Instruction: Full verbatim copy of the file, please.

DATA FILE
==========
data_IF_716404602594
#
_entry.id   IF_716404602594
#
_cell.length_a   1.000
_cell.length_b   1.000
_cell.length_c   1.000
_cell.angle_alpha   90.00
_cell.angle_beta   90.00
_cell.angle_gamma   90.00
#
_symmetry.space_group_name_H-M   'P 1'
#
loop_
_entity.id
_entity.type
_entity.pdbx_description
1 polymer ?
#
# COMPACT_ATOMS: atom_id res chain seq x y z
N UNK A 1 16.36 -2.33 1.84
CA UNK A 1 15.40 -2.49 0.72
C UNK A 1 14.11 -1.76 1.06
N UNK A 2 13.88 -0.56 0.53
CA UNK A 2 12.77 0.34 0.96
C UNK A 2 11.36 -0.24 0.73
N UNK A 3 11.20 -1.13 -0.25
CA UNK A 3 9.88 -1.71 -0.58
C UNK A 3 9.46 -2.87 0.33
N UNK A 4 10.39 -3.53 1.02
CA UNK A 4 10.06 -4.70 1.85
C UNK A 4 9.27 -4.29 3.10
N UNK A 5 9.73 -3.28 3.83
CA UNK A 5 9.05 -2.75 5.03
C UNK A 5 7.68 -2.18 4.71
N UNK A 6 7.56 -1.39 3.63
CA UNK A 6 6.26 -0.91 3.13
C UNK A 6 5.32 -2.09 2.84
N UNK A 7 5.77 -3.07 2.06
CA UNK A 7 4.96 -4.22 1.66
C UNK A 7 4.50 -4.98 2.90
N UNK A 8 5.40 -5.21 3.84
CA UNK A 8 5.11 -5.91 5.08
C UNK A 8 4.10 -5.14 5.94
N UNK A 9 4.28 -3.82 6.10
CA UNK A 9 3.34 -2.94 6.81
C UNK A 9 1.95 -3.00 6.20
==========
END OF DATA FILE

data_IF_716404602594
#
_entry.id   IF_716404602594
#
_cell.length_a   1.000
_cell.length_b   1.000
_cell.length_c   1.000
_cell.angle_alpha   90.00
_cell.angle_beta   90.00
_cell.angle_gamma   90.00
#
_symmetry.space_group_name_H-M   'P 1'
#
loop_
_entity.id
_entity.type
_entity.pdbx_description
1 polymer ?
#
# COMPACT_ATOMS: atom_id res chain seq x y z
N UNK A 1 16.36 -2.33 1.84
CA UNK A 1 15.40 -2.49 0.72
C UNK A 1 14.11 -1.76 1.06
N UNK A 2 13.88 -0.56 0.53
CA UNK A 2 12.77 0.34 0.96
C UNK A 2 11.36 -0.24 0.73
N UNK A 3 11.20 -1.13 -0.25
CA UNK A 3 9.88 -1.71 -0.58
C UNK A 3 9.46 -2.87 0.33
N UNK A 4 10.39 -3.53 1.02
CA UNK A 4 10.06 -4.70 1.85
C UNK A 4 9.27 -4.29 3.10
N UNK A 5 9.73 -3.28 3.83
CA UNK A 5 9.05 -2.75 5.03
C UNK A 5 7.68 -2.18 4.71
N UNK A 6 7.56 -1.39 3.63
CA UNK A 6 6.26 -0.91 3.13
C UNK A 6 5.32 -2.09 2.84
N UNK A 7 5.77 -3.07 2.06
CA UNK A 7 4.96 -4.22 1.66
C UNK A 7 4.50 -4.98 2.90
N UNK A 8 5.40 -5.21 3.84
CA UNK A 8 5.11 -5.91 5.08
C UNK A 8 4.10 -5.14 5.94
N UNK A 9 4.28 -3.82 6.10
CA UNK A 9 3.34 -2.94 6.81
C UNK A 9 1.95 -3.00 6.20